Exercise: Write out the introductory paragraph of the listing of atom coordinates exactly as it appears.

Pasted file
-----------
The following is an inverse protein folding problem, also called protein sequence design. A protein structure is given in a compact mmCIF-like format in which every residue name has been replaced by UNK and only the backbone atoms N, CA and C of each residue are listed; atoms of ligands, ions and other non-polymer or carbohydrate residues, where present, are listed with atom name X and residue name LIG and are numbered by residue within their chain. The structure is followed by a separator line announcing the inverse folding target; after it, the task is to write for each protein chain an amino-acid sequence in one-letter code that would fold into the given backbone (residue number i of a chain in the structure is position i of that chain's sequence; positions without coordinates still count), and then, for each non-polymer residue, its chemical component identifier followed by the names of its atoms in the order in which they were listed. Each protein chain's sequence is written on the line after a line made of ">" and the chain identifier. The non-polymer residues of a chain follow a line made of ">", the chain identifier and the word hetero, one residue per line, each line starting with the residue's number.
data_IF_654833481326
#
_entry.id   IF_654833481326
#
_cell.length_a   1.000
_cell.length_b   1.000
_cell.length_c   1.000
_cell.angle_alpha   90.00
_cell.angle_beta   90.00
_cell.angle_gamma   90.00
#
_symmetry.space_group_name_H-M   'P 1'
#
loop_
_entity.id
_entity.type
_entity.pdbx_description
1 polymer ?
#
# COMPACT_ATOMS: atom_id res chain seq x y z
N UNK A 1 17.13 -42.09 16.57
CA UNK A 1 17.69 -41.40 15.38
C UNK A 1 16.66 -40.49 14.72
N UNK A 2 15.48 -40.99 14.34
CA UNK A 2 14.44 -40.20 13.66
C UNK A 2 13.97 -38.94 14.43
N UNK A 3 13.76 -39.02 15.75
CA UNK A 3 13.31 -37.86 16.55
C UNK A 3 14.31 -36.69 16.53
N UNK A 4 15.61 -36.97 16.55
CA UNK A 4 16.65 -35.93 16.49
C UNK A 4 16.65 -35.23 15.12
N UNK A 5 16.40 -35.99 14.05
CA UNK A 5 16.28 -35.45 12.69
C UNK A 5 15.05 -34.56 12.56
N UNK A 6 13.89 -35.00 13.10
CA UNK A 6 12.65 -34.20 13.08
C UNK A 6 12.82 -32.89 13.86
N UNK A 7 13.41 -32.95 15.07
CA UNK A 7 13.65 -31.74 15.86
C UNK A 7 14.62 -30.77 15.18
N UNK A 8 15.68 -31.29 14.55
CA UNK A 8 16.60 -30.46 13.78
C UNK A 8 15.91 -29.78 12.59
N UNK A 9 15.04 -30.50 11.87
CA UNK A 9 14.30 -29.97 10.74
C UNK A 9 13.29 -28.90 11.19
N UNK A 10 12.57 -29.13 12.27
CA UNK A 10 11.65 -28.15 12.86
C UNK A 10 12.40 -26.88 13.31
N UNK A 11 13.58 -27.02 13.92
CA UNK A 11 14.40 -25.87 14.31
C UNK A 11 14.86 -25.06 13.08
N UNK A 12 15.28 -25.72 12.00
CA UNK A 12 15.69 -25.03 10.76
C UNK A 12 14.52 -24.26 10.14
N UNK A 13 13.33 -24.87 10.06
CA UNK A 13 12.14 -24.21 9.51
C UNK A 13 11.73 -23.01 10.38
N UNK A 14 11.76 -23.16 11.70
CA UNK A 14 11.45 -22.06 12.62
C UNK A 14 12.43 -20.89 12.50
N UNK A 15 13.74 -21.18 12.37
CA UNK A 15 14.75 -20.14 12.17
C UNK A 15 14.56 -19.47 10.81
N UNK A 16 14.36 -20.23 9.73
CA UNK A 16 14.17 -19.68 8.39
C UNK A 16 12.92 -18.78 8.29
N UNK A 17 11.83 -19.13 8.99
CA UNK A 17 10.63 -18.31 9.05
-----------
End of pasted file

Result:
The following is an inverse protein folding problem, also called protein sequence design. A protein structure is given in a compact mmCIF-like format in which every residue name has been replaced by UNK and only the backbone atoms N, CA and C of each residue are listed; atoms of ligands, ions and other non-polymer or carbohydrate residues, where present, are listed with atom name X and residue name LIG and are numbered by residue within their chain. The structure is followed by a separator line announcing the inverse folding target; after it, the task is to write for each protein chain an amino-acid sequence in one-letter code that would fold into the given backbone (residue number i of a chain in the structure is position i of that chain's sequence; positions without coordinates still count), and then, for each non-polymer residue, its chemical component identifier followed by the names of its atoms in the order in which they were listed. Each protein chain's sequence is written on the line after a line made of ">" and the chain identifier. The non-polymer residues of a chain follow a line made of ">", the chain identifier and the word hetero, one residue per line, each line starting with the residue's number.